B. Section 74§8 of Act 3863/2010 provides that employers who hire new entrants to the labour market aged under 25 are entitled to pay them at a rate of 84% of the minimum wage laid down in the national labour agreement. The remainder of this provision is not relevant to this complaint. Basically, the employers concerned are exempted from paying these employees’ social security contributions. These are met by a public body and the corresponding amounts are paid by employers into the employees’ pay.

C. Assessment

In order to show that this provision is incompatible with the Charter, it is necessary to consider Articles 4§1 and 1§2 in conjunction with each other.

Under Article 4§1 the right to a fair remuneration is satisfied when employees and their families can afford a decent standard of living, which is assessed on the basis of the national average wage.

In addition, since the very first supervision cycle the Committee has interpreted Article 1§2 as entailing, inter alia, “the eradication of all forms of discrimination in employment” (Conclusions I, p. 15). According to the Committee, discrimination is not just an unjustified difference of treatment but may also arise by failing to take due and positive account of all relevant differences (see Autism-Europe v. France, Complaint No. 13/2002, decision on the merits of 4 November 2003, § 52). Since treating people in different situations differently is one aspect of the equality principle, failure to comply with this requirement constitutes discrimination. The principle is recognised both by the Court of Justice of the European Union (see judgment of 17 July 1963, Case 13-63, Italian Republic v Commission of the European Economic Community, CJEC 1963, p.335) and by the European Court of Human Rights (judgment of 6 April 2000, Thlimmenos v. Greece, no. 3469/97, ECHR 2000-IV, §44).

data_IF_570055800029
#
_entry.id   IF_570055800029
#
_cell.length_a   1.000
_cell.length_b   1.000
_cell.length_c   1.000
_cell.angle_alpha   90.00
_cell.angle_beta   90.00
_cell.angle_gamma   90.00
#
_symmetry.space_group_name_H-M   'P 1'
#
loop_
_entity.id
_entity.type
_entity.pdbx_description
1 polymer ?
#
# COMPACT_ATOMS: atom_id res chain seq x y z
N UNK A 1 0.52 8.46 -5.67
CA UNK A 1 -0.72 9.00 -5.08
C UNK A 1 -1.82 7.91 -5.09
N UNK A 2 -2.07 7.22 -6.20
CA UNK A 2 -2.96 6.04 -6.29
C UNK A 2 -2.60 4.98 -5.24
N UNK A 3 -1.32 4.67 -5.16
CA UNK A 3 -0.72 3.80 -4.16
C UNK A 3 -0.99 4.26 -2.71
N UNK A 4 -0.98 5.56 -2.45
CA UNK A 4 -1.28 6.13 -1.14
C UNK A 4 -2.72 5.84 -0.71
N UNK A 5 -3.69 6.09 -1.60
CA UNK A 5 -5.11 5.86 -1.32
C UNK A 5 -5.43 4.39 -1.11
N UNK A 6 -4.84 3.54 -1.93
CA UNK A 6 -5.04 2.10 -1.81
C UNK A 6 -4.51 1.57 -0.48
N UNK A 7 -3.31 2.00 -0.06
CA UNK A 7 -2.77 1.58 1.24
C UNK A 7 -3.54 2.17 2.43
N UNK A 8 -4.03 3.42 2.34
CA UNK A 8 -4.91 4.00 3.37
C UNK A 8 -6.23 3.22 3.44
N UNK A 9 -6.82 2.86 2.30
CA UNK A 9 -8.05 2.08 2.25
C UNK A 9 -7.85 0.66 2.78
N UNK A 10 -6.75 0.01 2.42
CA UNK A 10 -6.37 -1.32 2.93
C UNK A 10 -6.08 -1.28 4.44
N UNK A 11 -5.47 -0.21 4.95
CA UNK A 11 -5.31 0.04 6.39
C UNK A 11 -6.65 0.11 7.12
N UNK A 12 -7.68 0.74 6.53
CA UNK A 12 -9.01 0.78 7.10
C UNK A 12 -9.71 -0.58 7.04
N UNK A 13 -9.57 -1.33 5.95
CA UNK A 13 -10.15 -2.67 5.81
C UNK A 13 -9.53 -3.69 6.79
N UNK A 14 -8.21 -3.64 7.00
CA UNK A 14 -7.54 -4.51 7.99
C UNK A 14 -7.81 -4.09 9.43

Turning more specifically to labour legislation, according to the Committee, the discriminatory acts and provisions prohibited by Article 1§2 “are all those which may occur in connection with … employment conditions in general (mainly remuneration …)” (Conclusions XVI -1, Austria). It should also be added that the Committee has indicated on a number of occasions that the ban on discrimination under Article 1§2 applies to all grounds